The performance is enacted in two different sections. The first is known as the Mated al Sira, which consists of readings about the life of the Prophet. The second is the Mated al Samaa, which is the movement of the piece. Thirty people are divided into two rows facing each other. The first group is called the Ahl al Samaa, the "hearing people," who recite while several of them beat tambourines to pace the group with a steady rhythm. The second row is known as Al Radida, the 'chorus,' which repeats key phrases from the recitation of the first group.

A typical example of the Mated performance would be started off by the recitation of the famous Barda poem which praises the Prophet. The first row picks up notable phrases from the recitation, while the second row would then repeat those phrases.

A quite different dance performed in the Emirates is the Liwa. This tradition was brought to the region by Omani merchants who were colonising Zanzibar and much of the coast of East Africa. The energetic ritual is performed at weddings and other special occasions, such as the return from a long sea voyage and the successful end of the pearl-diving season.

A large number of male participants arrange themselves into a circle, which is anchored by one or several drum players. A man paces in the middle of the group playing a simple reed instrument whose plaintive sharp sound reminds the listener of an oboe. The circle claps and dances in place, while individuals join a line which rhythmically paces around the inside of the circle. The Liwa is a more casual dance than the others, and can be performed with great spirit and banter from the young men who usually take part.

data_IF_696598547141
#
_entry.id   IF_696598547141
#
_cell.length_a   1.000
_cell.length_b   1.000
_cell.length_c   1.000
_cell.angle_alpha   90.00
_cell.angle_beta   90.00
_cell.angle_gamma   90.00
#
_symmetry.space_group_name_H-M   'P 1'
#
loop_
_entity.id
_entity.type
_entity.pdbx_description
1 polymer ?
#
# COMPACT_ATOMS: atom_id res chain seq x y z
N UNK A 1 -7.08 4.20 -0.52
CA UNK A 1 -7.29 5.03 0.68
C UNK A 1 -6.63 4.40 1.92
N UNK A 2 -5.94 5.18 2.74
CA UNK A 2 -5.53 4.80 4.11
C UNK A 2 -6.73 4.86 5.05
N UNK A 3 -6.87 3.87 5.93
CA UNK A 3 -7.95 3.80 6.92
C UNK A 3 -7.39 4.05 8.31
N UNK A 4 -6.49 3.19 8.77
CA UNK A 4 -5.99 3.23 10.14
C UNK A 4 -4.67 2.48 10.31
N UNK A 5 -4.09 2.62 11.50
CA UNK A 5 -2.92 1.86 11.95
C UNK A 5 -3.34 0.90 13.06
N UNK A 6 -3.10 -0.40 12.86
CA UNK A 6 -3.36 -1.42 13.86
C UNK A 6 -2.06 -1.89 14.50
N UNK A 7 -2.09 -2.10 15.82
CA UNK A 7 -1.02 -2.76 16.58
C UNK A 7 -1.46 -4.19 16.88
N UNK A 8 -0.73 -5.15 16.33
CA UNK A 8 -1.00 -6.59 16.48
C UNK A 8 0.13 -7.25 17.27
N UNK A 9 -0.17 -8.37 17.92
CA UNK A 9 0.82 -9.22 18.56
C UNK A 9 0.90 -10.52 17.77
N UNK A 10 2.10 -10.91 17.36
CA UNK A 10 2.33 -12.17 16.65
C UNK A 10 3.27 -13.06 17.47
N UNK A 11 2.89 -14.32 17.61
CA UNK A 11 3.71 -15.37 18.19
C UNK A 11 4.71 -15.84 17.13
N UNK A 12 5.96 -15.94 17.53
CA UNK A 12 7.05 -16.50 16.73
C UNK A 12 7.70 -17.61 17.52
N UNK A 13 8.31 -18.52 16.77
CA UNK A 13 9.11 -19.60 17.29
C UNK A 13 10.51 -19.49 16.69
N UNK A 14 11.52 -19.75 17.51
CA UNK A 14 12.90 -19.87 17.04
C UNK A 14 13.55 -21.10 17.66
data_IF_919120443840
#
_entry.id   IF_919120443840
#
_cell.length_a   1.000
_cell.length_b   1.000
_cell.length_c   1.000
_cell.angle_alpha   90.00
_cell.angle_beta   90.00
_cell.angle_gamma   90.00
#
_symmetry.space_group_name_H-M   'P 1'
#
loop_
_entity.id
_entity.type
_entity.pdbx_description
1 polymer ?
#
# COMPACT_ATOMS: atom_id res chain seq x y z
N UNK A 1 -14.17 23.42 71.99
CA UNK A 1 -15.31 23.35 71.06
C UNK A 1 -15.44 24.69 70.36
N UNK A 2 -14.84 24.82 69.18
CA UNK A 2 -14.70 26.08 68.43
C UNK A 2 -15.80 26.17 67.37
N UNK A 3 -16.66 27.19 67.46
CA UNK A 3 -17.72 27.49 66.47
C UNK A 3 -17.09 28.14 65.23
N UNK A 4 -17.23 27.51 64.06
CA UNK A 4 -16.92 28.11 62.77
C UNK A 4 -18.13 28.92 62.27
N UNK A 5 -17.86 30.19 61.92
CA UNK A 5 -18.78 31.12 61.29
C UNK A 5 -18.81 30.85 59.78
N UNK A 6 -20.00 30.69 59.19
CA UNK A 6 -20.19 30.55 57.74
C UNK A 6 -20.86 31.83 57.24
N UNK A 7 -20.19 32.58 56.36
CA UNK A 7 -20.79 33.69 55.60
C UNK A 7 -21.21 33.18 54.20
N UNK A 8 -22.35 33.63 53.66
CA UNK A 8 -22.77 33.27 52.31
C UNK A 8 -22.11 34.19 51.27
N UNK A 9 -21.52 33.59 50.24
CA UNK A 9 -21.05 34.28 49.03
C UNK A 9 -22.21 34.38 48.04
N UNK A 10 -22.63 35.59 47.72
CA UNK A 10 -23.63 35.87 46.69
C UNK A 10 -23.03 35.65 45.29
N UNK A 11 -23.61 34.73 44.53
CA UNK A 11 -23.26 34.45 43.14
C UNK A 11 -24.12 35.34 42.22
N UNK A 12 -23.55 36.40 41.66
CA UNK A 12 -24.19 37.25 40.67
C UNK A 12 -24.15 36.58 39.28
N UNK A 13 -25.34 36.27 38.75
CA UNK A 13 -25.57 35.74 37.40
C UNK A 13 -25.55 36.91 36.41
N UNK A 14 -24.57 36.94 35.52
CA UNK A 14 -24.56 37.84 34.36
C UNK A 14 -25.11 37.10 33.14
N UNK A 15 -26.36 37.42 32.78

The last dance which we shall examine is quite unusual and is called the Nuban. It is basically a ritual designed to expel Jinn, who are spirits who can invade humans and control their minds. Like the Liwa, the tradition originated in East Africa.

The Nuban performers are summoned when a man has been possessed by an evil spirit. The objective is to placate the Jinn and to drive it from the victim. Members of the family and friends form a circle to surround the poor soul and chant special religious verses. Deep-throated drums set a hypnotic rhythm. Incense is burned. An elder, experienced in the ritual, chants and energetically gestures to drive the spirit away and free its victim.

The variety of traditional dances in the United Arab Emirates demonstrates that the country possesses a great richness of heritage. The rapid modernization of the nation does indeed threaten its traditions, but anyone who has witnessed the spontaneous and spirited traditional dances at local gatherings will know that the unique cultural heritage of the Emirates will be preserved by its proud custodians.